#8 - JRL 7258
Financial Times (UK)
July 21, 2003
Divide and rule: The Kremlin is fighting the oligarchs, again
By adding murder allegations to its investigation of Yukos, the Kremlin has dramatically raised the stakes in its conflict with the country's flagship oil company. The charitable explanation of this move is that President Vladimir Putin is seeking to strengthen the rule of law in his nation's fragile market democracy. As justifications go, it is a good one. The lack of clear rules, even-handedly enforced by an independent judiciary, is the single biggest lacuna in the country's still incomplete civil society.
Unfortunately, enforcing the law is not the only - and probably not the chief - goal of the state's campaign against Yukos. No one knows for certain what Mikhail Khodorkovsky, Yukos's chief, has done to bring down the wrath of the Kremlin. It could be his funding of opposition MPs; it may be his open quarrel with the state's oil pipeline monopolist; or it may simply be that Mr Khodorkovsky, ranked the 26th richest man in the world by Forbes, has become too powerful. What is certain, however, is that Mr Khodorkovsky and Yukos are being punished for getting in the government's way today, rather than for their allegedly corrupt, and possibly blood-tainted, behaviour in the 1990s, when the offences supposedly took place.
Mr Putin has been down this path twice before. Shortly after taking office, he used the law as a cudgel to force Vladimir Gusinsky and Boris Berezovsky, two of Russia's most powerful oligarchs, into exile. At the time, many applauded. After all, one of the greatest weaknesses of Boris Yeltsin's reign was the extent to which he fell under the sway of the oligarchs, a handful of businessmen who were granted control of the lion's share of Russia's assets. Neutralising the two most politically aggressive seemed to bring a welcome shift of power back to the man who had been elected president.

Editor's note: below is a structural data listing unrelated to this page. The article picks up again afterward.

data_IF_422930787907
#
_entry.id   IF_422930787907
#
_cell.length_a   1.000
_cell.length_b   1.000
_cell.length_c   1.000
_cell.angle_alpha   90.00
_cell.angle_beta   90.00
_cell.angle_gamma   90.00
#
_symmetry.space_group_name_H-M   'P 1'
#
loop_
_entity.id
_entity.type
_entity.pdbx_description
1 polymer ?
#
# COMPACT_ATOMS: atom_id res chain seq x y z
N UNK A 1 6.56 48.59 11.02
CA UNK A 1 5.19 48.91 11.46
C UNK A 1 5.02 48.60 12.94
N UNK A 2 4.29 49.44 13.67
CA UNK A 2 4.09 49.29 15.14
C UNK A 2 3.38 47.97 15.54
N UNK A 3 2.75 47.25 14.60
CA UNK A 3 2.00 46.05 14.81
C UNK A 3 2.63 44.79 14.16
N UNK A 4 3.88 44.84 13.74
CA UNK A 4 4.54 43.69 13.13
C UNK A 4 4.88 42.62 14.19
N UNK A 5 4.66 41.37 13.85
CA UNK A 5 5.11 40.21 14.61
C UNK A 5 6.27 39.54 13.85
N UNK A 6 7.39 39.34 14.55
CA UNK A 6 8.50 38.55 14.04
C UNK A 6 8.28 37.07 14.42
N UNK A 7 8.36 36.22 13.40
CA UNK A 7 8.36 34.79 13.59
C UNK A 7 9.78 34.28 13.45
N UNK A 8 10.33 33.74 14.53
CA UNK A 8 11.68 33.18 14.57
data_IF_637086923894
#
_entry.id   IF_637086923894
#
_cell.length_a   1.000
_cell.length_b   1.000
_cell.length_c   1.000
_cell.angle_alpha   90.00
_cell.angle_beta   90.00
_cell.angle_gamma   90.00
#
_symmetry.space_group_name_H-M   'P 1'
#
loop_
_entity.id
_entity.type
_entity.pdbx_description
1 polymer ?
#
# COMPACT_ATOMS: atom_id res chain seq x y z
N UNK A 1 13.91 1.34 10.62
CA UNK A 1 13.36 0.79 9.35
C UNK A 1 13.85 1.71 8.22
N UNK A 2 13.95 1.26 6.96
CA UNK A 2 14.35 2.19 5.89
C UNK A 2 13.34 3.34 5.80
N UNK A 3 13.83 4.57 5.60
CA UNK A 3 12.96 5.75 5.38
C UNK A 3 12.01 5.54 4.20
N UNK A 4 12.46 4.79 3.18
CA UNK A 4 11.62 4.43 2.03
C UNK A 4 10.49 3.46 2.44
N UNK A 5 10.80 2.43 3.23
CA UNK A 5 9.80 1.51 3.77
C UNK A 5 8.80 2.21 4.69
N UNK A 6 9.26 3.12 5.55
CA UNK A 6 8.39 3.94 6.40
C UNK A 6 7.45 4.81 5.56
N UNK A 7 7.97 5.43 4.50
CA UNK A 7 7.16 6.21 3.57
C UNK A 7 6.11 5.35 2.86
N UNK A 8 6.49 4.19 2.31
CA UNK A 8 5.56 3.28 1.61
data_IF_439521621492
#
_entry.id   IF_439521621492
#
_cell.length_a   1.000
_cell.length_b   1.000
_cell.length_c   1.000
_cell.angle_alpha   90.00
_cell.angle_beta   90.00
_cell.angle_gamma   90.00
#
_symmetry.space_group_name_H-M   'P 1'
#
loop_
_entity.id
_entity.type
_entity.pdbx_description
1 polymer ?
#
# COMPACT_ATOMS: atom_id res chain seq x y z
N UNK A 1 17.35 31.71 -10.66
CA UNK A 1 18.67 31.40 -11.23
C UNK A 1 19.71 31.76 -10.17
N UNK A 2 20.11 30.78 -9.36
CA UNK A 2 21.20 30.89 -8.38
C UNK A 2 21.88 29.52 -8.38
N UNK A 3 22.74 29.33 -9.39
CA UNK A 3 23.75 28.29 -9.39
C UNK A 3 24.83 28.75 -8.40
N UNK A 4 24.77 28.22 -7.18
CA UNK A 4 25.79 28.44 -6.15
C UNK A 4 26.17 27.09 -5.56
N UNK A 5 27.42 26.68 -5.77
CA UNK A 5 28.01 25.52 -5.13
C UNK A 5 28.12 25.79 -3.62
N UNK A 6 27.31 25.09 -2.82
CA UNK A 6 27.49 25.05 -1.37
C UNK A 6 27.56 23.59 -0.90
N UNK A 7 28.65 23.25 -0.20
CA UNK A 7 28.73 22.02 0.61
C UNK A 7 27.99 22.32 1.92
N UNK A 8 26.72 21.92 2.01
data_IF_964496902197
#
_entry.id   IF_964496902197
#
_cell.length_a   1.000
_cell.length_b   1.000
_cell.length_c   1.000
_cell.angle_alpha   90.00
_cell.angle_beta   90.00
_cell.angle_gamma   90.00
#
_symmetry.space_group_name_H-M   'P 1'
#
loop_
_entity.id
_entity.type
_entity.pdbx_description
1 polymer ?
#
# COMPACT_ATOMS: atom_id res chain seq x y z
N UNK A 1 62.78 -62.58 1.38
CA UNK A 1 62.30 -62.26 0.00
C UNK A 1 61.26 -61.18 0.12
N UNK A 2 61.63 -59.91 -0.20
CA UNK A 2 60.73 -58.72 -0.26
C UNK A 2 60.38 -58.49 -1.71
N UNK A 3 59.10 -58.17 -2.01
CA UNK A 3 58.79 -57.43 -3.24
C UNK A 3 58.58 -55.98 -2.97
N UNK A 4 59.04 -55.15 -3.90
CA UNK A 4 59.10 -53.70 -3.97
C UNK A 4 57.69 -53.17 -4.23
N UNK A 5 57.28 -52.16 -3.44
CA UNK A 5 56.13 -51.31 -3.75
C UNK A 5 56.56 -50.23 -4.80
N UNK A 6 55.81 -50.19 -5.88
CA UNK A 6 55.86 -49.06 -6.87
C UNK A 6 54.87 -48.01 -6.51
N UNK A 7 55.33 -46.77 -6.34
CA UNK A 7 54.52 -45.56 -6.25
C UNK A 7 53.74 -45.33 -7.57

The attack against Yukos has highlighted the dangers of this tactic. No Russian business of any size emerged out of the chaos of the 1990s without having broken at least a few laws. Sadly, the murky histories of Russia's businessmen appear to suit its government rather well. In a country that has not yet fully absorbed the notion of a loyal opposition, the Kremlin is finding it worryingly convenient to be able to curb any unruly baron by looking into the misdeeds of his past.
At the root of the problem is Russia's flawed privatisation process. Because the division of the spoils was so chaotic - and so profoundly unjust - Russia's rulers will always have a powerful weapon to use against its capitalists. Ultimately, there are only two ways to end this stand-off: grant an official amnesty, at least for the oligarchs' economic crimes, or take their property away. It is a choice between accepting gross inequality and imposing yet another destabilising revolution. Neither option is appealing. But, having tried the latter in 1917, Russia might find it safer this time to find a way to live with its unsavoury oligarchs.